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MOSCOW: Russia is likely to deploy advanced nuclear-capable missiles in its European exclave of Kaliningrad by 2019, casting the move as a reply to a US-backed missile shield, and may one day put them in Crimea too, sources close to its military predict.
That would fuel what is already the worst standoff between Russia and the West since the Cold War and put a swathe of territory in Nato members Poland, Lithuania, Latvia and Estonia in the cross-hairs.
Russia would probably have deployed the missile — called the Iskander, the Persian name for Alexander the Great — in Kaliningrad regardless, and the targets it will cover can be struck by longer-range Russian missiles anyway.
But Russian and Western experts say the US-backed shield, which Moscow says is aimed at blunting its own nuclear capabilities, gives the Kremlin the political cover it needs to justify something it was planning all along.
“The Russians plan to do a lot of things they have had in train for some time,” said Steven Pifer, former US ambassador to Ukraine, now a senior fellow at the Brookings Institution.
“There’s a long history in Moscow of saying what they’re doing is in response to what you guys did, even though they planned it in advance.” Nato is holding a summit in Warsaw next month to decide how best to deter Russia after Moscow’s lightning annexation of Ukraine’s Crimea in 2014. The United States, Britain and Germany have said they will command new battalions in Poland and the Baltics to send Moscow a message.
The summit may prompt Russia to announce counter-measures, but sources close to the Russian military believe Moscow will wait until a planned Polish missile defence site opens in late 2018 to unveil a more serious response.
The Kremlin has often threatened to put nuclear-capable Iskander-M missiles in Kaliningrad, a slice of Russia wedged between Poland and Lithuania, as a riposte to the shield, part of which went online in Romania last month. But it has kept the West guessing about its real intentions.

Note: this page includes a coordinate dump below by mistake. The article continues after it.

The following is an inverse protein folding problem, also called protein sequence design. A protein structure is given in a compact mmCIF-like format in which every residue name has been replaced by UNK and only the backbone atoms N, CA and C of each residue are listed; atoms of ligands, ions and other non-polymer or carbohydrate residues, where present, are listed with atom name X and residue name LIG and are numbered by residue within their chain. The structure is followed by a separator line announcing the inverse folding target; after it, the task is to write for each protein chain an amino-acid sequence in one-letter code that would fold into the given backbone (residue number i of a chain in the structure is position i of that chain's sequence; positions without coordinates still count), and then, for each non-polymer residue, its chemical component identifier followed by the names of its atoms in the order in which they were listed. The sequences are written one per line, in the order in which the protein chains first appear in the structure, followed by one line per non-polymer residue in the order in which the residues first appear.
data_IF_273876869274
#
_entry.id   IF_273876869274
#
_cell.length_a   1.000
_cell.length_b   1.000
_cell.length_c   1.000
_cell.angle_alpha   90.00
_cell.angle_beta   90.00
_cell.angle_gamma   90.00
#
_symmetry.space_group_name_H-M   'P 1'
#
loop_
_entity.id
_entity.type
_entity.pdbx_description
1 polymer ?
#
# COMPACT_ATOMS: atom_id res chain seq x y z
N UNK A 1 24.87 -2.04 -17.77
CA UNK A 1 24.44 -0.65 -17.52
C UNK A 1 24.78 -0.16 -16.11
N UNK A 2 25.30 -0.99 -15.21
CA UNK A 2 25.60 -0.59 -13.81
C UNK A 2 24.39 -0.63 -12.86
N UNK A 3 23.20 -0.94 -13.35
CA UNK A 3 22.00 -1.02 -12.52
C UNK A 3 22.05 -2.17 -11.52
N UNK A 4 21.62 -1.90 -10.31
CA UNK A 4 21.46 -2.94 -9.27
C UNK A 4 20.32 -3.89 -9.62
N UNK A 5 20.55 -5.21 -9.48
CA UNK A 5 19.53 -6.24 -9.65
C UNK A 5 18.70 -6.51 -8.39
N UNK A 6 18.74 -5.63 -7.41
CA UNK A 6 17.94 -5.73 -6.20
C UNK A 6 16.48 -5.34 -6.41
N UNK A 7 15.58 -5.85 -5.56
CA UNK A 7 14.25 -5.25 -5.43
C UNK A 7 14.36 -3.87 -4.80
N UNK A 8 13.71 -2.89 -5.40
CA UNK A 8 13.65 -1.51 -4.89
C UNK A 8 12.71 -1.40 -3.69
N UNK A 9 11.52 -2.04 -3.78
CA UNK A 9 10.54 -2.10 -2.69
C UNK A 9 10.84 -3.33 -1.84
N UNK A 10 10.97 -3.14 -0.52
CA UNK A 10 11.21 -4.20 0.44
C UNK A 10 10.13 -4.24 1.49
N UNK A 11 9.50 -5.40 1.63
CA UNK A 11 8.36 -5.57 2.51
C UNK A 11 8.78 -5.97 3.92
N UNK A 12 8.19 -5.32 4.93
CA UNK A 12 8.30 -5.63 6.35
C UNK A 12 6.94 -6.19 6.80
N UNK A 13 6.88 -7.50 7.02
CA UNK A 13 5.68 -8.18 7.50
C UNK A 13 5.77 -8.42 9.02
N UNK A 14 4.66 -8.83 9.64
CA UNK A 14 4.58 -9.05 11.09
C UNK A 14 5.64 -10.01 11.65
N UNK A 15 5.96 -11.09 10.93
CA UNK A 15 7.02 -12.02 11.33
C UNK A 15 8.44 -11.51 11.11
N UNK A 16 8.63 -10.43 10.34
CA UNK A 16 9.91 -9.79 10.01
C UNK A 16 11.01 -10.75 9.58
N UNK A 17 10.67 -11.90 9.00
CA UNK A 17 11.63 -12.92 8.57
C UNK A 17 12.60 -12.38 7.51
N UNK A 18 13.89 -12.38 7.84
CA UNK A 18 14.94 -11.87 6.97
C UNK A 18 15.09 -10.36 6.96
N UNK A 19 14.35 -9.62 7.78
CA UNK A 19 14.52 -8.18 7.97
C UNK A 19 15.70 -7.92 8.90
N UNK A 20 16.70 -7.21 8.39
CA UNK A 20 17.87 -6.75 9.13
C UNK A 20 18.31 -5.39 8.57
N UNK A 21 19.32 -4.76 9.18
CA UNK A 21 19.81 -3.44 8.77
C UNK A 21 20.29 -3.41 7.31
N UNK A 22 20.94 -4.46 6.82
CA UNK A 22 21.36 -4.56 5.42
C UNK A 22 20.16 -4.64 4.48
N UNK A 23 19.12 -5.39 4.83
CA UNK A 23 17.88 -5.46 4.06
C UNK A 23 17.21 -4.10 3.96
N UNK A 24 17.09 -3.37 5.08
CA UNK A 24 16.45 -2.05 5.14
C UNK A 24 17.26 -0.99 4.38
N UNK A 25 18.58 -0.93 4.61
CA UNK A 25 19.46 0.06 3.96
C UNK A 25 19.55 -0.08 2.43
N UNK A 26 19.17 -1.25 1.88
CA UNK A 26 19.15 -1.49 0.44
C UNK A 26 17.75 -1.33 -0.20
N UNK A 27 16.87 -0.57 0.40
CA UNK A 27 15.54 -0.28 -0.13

Mikhail Barabanov, a senior research fellow at the Moscow-based Centre for Analysis of Strategies and Technologies (CAST), which advises the Russian Defence Ministry, said it now looked like the Kremlin would deploy them there permanently by 2019.
“By all accounts, the deployment of the Iskanders in Kaliningrad Region is now inevitable,” Barabanov said, adding the missile brigade currently stationed there was using older shorter-range Tochka-U missiles slated for replacement.
The Iskander, a mobile ballistic missile system codenamed SS-26 Stone by Nato, replaced the Soviet Scud missile. Its two guided missiles have a range of up to 500 kilometres and can carry either conventional or nuclear warheads.
Russia has twice deployed Iskanders to Kaliningrad on exercises only to reportedly later withdraw them.
US military officials say the US-backed shield which Russia objects to is not aimed at countering a possible Russian threat, but at shooting down missiles from what it describes as rogue states like Iran. Russia says it simply doesn’t believe that explanation.
After the United States switched on the Romanian part of the shield, President Vladimir Putin warned Romania and Poland could find themselves targeted by Russian missiles.
“There’s a very high chance Iskanders will be deployed in Kaliningrad,” Ivan Konovalov, director of the Centre for Strategic Trend Studies in Moscow, said.